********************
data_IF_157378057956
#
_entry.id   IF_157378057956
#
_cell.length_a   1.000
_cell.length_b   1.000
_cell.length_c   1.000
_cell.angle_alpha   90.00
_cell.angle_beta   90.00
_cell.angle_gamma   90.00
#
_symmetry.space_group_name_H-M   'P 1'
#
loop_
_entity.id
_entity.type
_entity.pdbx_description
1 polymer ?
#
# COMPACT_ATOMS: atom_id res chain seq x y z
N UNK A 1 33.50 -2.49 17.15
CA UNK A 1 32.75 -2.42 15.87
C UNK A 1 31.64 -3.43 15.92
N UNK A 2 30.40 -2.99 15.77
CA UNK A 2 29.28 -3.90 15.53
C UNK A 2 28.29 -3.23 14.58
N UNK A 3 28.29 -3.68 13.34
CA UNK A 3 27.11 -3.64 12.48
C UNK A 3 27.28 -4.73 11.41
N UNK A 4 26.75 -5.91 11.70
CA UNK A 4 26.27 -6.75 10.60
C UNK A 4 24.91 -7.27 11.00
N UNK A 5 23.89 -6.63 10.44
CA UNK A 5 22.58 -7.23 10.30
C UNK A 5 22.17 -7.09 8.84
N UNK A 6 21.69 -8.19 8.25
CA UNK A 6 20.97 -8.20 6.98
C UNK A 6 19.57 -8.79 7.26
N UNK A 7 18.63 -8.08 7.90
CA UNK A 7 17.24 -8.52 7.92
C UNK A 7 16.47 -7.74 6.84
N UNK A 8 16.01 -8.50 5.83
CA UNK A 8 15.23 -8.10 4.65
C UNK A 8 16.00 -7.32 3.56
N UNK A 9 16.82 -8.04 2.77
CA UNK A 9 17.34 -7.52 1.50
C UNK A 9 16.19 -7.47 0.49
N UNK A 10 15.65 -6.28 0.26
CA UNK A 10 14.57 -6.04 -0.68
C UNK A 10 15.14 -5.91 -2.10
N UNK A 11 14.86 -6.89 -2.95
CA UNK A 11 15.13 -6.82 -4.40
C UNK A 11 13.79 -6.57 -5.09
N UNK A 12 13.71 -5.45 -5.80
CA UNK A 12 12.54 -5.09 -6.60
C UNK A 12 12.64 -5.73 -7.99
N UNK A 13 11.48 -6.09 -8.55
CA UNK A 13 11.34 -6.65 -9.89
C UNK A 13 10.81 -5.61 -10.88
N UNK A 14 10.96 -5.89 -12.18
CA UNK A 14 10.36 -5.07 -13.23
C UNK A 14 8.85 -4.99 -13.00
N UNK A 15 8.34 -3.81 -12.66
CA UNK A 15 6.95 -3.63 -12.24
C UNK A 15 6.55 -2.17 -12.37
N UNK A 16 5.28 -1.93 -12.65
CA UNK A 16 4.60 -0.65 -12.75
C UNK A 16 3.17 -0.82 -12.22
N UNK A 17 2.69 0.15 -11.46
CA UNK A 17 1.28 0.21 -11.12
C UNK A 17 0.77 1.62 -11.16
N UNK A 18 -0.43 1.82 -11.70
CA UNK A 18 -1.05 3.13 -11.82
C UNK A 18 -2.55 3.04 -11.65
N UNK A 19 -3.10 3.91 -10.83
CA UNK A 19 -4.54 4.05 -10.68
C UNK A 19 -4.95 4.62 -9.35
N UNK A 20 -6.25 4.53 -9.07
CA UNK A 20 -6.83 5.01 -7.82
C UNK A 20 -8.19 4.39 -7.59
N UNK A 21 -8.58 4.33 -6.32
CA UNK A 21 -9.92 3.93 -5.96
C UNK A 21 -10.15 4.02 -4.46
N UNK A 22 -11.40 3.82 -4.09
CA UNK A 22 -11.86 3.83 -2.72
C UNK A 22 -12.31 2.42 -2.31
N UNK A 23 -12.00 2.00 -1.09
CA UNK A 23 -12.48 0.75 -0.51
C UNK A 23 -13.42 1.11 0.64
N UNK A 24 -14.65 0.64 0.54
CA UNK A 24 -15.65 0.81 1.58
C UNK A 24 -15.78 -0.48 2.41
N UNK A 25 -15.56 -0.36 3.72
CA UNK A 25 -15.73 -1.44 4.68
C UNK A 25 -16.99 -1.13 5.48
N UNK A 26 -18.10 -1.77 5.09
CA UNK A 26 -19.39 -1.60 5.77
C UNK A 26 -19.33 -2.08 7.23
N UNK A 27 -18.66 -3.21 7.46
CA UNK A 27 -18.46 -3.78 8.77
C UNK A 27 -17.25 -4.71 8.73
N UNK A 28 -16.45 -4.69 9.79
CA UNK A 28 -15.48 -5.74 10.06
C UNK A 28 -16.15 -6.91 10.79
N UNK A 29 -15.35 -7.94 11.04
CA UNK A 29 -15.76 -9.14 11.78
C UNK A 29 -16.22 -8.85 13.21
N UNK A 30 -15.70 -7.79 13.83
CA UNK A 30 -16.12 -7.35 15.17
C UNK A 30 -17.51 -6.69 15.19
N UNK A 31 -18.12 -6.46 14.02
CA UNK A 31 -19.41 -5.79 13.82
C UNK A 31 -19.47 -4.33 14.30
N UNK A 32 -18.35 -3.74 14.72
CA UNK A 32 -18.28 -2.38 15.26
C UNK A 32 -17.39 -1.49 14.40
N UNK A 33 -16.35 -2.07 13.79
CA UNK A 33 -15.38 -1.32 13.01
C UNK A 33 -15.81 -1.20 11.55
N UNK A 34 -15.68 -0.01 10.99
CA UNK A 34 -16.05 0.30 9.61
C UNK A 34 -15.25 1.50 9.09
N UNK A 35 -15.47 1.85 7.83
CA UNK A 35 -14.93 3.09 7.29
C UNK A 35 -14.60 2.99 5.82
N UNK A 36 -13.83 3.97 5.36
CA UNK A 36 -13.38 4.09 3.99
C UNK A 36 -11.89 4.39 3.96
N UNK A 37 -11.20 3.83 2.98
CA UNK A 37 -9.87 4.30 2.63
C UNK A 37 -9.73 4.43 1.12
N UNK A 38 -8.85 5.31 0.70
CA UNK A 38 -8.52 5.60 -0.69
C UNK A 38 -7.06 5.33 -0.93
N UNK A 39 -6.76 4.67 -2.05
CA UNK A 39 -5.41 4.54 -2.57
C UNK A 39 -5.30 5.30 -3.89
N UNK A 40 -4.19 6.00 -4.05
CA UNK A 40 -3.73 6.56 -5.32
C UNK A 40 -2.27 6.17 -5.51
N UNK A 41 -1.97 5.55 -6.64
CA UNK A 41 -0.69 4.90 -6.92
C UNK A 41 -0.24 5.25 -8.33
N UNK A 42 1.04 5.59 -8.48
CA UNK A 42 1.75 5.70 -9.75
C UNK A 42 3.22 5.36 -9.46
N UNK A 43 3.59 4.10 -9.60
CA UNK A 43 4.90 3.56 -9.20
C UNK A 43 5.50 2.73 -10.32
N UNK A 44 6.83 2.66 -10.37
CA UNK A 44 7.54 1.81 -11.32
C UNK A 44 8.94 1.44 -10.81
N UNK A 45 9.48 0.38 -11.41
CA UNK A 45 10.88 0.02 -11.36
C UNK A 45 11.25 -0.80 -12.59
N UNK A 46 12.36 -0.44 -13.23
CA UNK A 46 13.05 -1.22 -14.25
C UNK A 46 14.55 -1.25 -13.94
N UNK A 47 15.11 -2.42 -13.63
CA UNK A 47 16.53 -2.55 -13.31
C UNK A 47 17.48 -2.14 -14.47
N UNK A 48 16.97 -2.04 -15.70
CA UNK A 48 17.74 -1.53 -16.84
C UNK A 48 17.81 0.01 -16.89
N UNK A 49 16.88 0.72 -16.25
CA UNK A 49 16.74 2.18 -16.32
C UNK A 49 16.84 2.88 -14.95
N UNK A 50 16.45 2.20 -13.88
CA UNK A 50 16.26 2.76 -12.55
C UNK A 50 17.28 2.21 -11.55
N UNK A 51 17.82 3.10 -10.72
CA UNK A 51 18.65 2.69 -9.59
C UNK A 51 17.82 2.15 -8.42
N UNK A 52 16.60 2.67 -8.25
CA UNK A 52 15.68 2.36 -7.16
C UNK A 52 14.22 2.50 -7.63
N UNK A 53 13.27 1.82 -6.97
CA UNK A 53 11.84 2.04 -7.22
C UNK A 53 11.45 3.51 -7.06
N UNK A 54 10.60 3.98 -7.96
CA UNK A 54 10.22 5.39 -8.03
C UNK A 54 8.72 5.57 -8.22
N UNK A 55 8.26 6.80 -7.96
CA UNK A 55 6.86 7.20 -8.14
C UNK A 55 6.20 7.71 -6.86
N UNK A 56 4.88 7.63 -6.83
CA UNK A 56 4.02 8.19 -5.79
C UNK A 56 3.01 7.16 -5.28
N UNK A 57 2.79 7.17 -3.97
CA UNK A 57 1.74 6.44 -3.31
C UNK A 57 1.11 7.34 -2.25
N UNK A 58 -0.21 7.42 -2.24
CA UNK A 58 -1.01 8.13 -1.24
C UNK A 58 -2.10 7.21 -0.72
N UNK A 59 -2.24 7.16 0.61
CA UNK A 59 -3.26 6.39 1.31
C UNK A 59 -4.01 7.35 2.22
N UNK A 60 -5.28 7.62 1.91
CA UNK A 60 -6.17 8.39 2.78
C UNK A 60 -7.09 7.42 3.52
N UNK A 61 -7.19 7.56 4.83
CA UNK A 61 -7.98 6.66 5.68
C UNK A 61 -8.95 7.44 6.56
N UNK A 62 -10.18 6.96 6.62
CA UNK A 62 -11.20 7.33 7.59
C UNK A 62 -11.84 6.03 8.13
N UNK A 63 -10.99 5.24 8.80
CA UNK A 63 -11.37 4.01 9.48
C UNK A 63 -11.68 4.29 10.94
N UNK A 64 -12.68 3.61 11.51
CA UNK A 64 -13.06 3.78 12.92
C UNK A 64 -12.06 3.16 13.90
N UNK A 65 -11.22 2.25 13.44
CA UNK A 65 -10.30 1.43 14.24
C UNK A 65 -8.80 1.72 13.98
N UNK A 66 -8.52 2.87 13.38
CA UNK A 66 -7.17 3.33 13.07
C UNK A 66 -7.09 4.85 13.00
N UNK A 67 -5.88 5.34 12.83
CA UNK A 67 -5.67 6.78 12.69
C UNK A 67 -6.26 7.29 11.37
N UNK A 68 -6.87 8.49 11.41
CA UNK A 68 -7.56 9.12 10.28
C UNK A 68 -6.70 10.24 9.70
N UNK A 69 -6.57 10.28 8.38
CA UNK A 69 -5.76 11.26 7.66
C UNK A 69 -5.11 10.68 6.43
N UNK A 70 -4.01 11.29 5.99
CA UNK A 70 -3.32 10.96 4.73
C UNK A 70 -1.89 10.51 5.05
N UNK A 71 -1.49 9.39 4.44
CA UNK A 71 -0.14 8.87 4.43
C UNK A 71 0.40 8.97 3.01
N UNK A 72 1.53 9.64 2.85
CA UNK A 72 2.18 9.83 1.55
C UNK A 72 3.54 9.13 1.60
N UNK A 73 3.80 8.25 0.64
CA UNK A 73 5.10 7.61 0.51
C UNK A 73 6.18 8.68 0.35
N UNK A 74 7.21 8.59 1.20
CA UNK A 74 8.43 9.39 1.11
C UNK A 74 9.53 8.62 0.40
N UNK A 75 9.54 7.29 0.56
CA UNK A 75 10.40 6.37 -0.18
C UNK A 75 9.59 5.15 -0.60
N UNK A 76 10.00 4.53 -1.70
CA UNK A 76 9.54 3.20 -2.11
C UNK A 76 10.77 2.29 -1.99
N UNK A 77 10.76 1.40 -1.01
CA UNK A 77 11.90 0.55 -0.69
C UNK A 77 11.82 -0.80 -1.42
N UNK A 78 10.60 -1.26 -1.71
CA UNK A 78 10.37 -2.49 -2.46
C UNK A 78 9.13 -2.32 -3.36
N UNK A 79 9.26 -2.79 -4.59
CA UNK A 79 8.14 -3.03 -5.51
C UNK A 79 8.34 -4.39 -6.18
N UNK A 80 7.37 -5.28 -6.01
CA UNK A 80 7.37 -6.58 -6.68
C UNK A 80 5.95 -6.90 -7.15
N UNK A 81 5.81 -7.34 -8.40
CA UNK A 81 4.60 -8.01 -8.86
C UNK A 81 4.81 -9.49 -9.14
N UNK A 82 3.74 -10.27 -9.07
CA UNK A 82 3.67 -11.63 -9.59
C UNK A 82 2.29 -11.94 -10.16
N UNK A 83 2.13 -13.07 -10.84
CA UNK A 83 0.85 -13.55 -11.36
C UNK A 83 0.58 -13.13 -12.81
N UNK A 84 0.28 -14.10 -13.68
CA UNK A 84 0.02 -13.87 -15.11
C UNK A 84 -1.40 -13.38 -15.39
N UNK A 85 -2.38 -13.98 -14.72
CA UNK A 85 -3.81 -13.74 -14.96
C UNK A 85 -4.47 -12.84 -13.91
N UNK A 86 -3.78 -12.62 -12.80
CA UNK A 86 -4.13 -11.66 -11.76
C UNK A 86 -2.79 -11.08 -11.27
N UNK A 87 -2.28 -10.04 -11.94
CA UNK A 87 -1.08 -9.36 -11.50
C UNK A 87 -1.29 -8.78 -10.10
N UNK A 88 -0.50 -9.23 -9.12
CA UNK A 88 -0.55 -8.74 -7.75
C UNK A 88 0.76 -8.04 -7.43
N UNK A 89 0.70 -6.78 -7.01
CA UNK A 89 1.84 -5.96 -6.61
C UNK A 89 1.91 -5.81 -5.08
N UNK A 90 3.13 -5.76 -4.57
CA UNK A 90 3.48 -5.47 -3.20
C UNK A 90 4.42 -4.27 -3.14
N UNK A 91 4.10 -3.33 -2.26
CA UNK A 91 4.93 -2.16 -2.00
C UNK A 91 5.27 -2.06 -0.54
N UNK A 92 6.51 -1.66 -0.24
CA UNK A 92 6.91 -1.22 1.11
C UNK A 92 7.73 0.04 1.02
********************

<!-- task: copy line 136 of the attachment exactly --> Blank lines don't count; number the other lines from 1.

CA UNK A 39 -5.41 4.54 -2.57